Stopping Internet Sexual Exploitation Act (SISE Act): The SISE Act requires pornography companies to keep records of age and consent before publishing videos of sexually explicit material. It also allows individuals to revoke consent. This was introduced and is at Second Reading in the House of Commons. It is expected to come up for debate in 2023.


Online Safety Act 2021: The Coalition Government created the world’s first eSafety Commissioner which introduced:

a)  A new adult cyber-abuse take-down scheme and a stronger cyberbullying scheme;

b)  A set of Basic Online Safety Expectations to hold industry to account;

c)  Reduced take-down periods from 48 hours to 24 hours; and

d)  A continuation of the Online Content Scheme, while giving the eSafety Commissionerpower to respond more quickly to the ‘worst of the worst’ content such as child sexual abuse material – no matter where it is hosted.

The Coalition also gave the eSafety Commissioner the power to order tech companies to report on how they are responding to these harms and companies will face hefty fines of up to $555,000 if they don’t report back. The eSafety Commissioner also issued legal notices to big tech, including Apple, Meta (and WhatsApp), Microsoft (and Skype), Snap and Omegle under the Basic Online Safety Expectations – a key part of the Online Safety Act 2021. These legal notices require big tech to report on the measures they are taking to tackle the proliferation of child sexual exploitation material on their platforms and services.

As announced on March 18, 2022, the Coalition committed an additional $31.6 million over 5 years for online safety, including $27.1 million for eSafety – of which $10 million will continue to support community grants program to support online safety education and projects focused on women and children.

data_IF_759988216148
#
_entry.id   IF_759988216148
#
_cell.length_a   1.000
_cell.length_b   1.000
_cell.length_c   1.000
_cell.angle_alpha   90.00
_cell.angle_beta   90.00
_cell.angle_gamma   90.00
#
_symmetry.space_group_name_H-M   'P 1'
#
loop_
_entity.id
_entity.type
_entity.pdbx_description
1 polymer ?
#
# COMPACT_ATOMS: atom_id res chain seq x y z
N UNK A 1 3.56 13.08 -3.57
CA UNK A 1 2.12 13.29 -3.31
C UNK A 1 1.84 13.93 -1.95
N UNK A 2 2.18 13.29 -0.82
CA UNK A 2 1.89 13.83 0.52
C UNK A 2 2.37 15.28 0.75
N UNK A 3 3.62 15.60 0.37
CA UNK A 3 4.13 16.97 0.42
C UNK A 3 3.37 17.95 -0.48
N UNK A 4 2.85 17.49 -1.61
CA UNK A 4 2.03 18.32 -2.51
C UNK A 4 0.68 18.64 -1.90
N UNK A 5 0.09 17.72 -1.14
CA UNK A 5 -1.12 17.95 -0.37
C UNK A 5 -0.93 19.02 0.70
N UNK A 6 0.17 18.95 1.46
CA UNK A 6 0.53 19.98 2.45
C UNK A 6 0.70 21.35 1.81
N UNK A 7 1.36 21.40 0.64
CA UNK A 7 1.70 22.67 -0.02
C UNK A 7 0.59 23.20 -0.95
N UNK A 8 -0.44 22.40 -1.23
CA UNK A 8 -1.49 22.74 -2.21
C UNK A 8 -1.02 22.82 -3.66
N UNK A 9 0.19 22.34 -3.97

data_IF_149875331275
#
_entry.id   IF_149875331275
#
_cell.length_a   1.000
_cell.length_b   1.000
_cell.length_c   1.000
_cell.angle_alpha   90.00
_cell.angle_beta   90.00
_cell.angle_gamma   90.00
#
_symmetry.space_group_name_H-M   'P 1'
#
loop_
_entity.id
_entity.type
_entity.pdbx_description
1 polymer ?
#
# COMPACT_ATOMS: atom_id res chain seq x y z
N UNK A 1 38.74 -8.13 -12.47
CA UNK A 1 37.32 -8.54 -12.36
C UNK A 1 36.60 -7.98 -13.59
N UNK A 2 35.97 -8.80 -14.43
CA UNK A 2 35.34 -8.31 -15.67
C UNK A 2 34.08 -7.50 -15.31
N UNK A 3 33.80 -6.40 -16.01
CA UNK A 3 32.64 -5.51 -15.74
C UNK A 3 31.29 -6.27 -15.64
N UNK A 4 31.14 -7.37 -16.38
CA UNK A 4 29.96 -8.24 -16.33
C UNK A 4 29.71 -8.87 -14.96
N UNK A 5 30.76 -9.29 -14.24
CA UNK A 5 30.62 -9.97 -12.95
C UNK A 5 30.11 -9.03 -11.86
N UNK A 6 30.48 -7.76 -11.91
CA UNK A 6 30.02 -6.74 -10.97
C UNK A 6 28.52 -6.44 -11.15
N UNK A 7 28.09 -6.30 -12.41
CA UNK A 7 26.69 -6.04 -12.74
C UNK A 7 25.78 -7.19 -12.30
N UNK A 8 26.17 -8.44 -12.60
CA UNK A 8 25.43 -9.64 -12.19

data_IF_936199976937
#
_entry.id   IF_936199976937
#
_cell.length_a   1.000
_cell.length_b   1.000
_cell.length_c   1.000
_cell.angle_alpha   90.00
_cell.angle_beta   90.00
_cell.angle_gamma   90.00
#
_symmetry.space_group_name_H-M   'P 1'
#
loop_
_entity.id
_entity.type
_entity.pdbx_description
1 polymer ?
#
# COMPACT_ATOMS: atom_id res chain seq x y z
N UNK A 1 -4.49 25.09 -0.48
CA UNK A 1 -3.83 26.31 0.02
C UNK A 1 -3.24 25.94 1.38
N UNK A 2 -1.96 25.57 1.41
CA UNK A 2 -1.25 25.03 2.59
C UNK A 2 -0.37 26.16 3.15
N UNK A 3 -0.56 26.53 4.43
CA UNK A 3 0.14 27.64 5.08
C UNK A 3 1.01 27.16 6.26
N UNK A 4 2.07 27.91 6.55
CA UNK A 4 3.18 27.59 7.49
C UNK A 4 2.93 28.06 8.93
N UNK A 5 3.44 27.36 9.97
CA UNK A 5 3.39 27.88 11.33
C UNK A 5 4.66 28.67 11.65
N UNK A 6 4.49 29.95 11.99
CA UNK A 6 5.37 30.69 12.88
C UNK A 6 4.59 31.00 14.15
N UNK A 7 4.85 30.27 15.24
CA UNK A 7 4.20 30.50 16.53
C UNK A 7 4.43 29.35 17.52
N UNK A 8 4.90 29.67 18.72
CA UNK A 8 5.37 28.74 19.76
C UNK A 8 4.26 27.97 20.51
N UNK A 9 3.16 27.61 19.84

Within the framework of protecting children and adolescents from sexual exploitation online, Guatemala recently passed two laws in 2022 which criminalize the crime of seduction and the crime of blackmail through the use of technology.


Online sexual exploitation is a crime that extends beyond borders, and therefore, a multinational response is essential to any effort to stop this crime and protect children. These legislative actions demonstrate an encouraging trend internationally that this topic is starting to receive the attention it deserves. Human trafficking and child sexual exploitation is an organized transnational crime, and we look forward to the growing cooperation and synergy between nations in the future as legislators throughout the world prioritize laws which ensure that electronic services are not used for illegal purposes to harm children.

7 See Thorn and Vanessa Bouche, Survivor Insights: The Role of Technology in Domestic Minor Sex Trafficking (Los Angeles: Thorn, January 2018), p. 7

8 See Europol, Criminal networks involved in the trafficking and exploitation of underage victims in the European Union (The Hague: Europol, 18 October 2018), p. 7